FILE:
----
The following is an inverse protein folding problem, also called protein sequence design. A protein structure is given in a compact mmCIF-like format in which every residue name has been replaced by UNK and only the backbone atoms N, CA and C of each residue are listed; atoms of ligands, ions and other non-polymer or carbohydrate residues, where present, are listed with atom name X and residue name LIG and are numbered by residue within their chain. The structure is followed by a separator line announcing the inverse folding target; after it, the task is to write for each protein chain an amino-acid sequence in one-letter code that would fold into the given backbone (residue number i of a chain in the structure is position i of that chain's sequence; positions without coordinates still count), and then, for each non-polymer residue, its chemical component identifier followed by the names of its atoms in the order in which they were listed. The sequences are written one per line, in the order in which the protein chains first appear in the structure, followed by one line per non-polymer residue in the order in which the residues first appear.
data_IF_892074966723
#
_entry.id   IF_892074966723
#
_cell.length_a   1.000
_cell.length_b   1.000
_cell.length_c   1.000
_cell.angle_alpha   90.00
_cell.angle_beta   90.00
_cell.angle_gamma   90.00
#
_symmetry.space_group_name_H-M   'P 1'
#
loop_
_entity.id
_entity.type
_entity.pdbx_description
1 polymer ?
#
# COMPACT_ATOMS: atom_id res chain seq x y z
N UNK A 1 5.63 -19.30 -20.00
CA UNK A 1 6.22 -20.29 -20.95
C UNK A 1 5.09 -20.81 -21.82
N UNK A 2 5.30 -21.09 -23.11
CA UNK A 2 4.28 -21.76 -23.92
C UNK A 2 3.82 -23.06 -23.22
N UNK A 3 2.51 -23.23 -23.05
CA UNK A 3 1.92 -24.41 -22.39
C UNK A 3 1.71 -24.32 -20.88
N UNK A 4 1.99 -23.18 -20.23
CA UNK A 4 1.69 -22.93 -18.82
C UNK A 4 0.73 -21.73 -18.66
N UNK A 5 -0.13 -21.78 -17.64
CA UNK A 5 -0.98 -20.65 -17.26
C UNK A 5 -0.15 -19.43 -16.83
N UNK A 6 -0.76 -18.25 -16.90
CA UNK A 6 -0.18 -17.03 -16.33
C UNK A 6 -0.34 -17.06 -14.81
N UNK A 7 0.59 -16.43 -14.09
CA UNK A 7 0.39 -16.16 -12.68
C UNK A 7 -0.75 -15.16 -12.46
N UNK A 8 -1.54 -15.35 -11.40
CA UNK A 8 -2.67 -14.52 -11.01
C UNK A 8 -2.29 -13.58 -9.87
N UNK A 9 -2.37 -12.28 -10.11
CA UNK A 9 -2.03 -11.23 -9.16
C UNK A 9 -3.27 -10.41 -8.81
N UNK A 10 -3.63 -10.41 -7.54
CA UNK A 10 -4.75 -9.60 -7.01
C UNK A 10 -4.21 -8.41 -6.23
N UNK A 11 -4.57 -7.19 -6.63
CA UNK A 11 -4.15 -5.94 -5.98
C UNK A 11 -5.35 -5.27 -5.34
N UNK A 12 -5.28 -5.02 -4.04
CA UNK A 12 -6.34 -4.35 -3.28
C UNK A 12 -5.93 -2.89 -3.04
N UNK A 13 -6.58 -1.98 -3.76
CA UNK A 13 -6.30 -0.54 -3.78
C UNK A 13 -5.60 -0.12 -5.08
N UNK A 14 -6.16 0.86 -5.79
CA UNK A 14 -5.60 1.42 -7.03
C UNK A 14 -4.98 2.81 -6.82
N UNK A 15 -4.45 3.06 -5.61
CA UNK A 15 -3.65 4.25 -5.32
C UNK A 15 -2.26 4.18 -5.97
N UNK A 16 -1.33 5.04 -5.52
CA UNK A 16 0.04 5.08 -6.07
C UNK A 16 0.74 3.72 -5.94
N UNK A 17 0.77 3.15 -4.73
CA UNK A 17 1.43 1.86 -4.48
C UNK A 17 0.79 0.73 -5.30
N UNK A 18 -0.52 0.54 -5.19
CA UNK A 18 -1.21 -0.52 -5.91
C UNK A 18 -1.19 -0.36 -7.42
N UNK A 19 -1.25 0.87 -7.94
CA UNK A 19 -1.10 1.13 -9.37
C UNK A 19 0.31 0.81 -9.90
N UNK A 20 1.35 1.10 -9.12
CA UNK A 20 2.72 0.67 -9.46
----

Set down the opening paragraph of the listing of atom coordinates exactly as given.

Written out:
The following is an inverse protein folding problem, also called protein sequence design. A protein structure is given in a compact mmCIF-like format in which every residue name has been replaced by UNK and only the backbone atoms N, CA and C of each residue are listed; atoms of ligands, ions and other non-polymer or carbohydrate residues, where present, are listed with atom name X and residue name LIG and are numbered by residue within their chain. The structure is followed by a separator line announcing the inverse folding target; after it, the task is to write for each protein chain an amino-acid sequence in one-letter code that would fold into the given backbone (residue number i of a chain in the structure is position i of that chain's sequence; positions without coordinates still count), and then, for each non-polymer residue, its chemical component identifier followed by the names of its atoms in the order in which they were listed. The sequences are written one per line, in the order in which the protein chains first appear in the structure, followed by one line per non-polymer residue in the order in which the residues first appear.